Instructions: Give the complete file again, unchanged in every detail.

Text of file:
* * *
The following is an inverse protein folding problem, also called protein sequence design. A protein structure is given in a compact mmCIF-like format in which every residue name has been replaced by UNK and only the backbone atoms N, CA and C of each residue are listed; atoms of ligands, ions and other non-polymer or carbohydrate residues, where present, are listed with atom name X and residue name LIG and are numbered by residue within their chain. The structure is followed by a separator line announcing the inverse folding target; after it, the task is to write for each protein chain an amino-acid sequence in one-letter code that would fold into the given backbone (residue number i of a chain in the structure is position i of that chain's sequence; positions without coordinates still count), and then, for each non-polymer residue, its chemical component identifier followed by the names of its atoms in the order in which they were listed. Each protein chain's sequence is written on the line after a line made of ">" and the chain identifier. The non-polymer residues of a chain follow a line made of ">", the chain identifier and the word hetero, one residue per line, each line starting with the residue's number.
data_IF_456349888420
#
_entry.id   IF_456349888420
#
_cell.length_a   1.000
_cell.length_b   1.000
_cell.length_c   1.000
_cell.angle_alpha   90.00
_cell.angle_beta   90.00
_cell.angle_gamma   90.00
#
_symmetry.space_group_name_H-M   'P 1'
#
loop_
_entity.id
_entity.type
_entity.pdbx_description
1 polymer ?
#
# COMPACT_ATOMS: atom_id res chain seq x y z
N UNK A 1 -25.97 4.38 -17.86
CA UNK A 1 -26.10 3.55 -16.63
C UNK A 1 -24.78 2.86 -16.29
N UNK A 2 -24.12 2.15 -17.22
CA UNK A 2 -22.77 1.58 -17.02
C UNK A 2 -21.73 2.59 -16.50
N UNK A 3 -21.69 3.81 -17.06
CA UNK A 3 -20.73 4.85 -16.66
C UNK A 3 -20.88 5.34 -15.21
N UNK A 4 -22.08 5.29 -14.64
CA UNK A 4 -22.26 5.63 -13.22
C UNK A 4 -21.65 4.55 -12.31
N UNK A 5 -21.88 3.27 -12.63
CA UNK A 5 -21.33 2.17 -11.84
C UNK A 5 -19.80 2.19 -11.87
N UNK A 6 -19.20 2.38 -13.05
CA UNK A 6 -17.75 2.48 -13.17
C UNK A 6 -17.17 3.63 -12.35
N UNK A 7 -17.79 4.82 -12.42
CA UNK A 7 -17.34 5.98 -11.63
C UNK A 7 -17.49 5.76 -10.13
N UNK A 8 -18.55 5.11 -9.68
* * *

The following is an inverse protein folding problem, also called protein sequence design. A protein structure is given in a compact mmCIF-like format in which every residue name has been replaced by UNK and only the backbone atoms N, CA and C of each residue are listed; atoms of ligands, ions and other non-polymer or carbohydrate residues, where present, are listed with atom name X and residue name LIG and are numbered by residue within their chain. The structure is followed by a separator line announcing the inverse folding target; after it, the task is to write for each protein chain an amino-acid sequence in one-letter code that would fold into the given backbone (residue number i of a chain in the structure is position i of that chain's sequence; positions without coordinates still count), and then, for each non-polymer residue, its chemical component identifier followed by the names of its atoms in the order in which they were listed. Each protein chain's sequence is written on the line after a line made of ">" and the chain identifier. The non-polymer residues of a chain follow a line made of ">", the chain identifier and the word hetero, one residue per line, each line starting with the residue's number.
data_IF_456349888420
#
_entry.id   IF_456349888420
#
_cell.length_a   1.000
_cell.length_b   1.000
_cell.length_c   1.000
_cell.angle_alpha   90.00
_cell.angle_beta   90.00
_cell.angle_gamma   90.00
#
_symmetry.space_group_name_H-M   'P 1'
#
loop_
_entity.id
_entity.type
_entity.pdbx_description
1 polymer ?
#
# COMPACT_ATOMS: atom_id res chain seq x y z
N UNK A 1 -25.97 4.38 -17.86
CA UNK A 1 -26.10 3.55 -16.63
C UNK A 1 -24.78 2.86 -16.29
N UNK A 2 -24.12 2.15 -17.22
CA UNK A 2 -22.77 1.58 -17.02
C UNK A 2 -21.73 2.59 -16.50
N UNK A 3 -21.69 3.81 -17.06
CA UNK A 3 -20.73 4.85 -16.66
C UNK A 3 -20.88 5.34 -15.21
N UNK A 4 -22.08 5.29 -14.64
CA UNK A 4 -22.26 5.63 -13.22
C UNK A 4 -21.65 4.55 -12.31
N UNK A 5 -21.88 3.27 -12.63
CA UNK A 5 -21.33 2.17 -11.84
C UNK A 5 -19.80 2.19 -11.87
N UNK A 6 -19.20 2.38 -13.05
CA UNK A 6 -17.75 2.48 -13.17
C UNK A 6 -17.17 3.63 -12.35
N UNK A 7 -17.79 4.82 -12.42
CA UNK A 7 -17.34 5.98 -11.63
C UNK A 7 -17.49 5.76 -10.13
N UNK A 8 -18.55 5.11 -9.68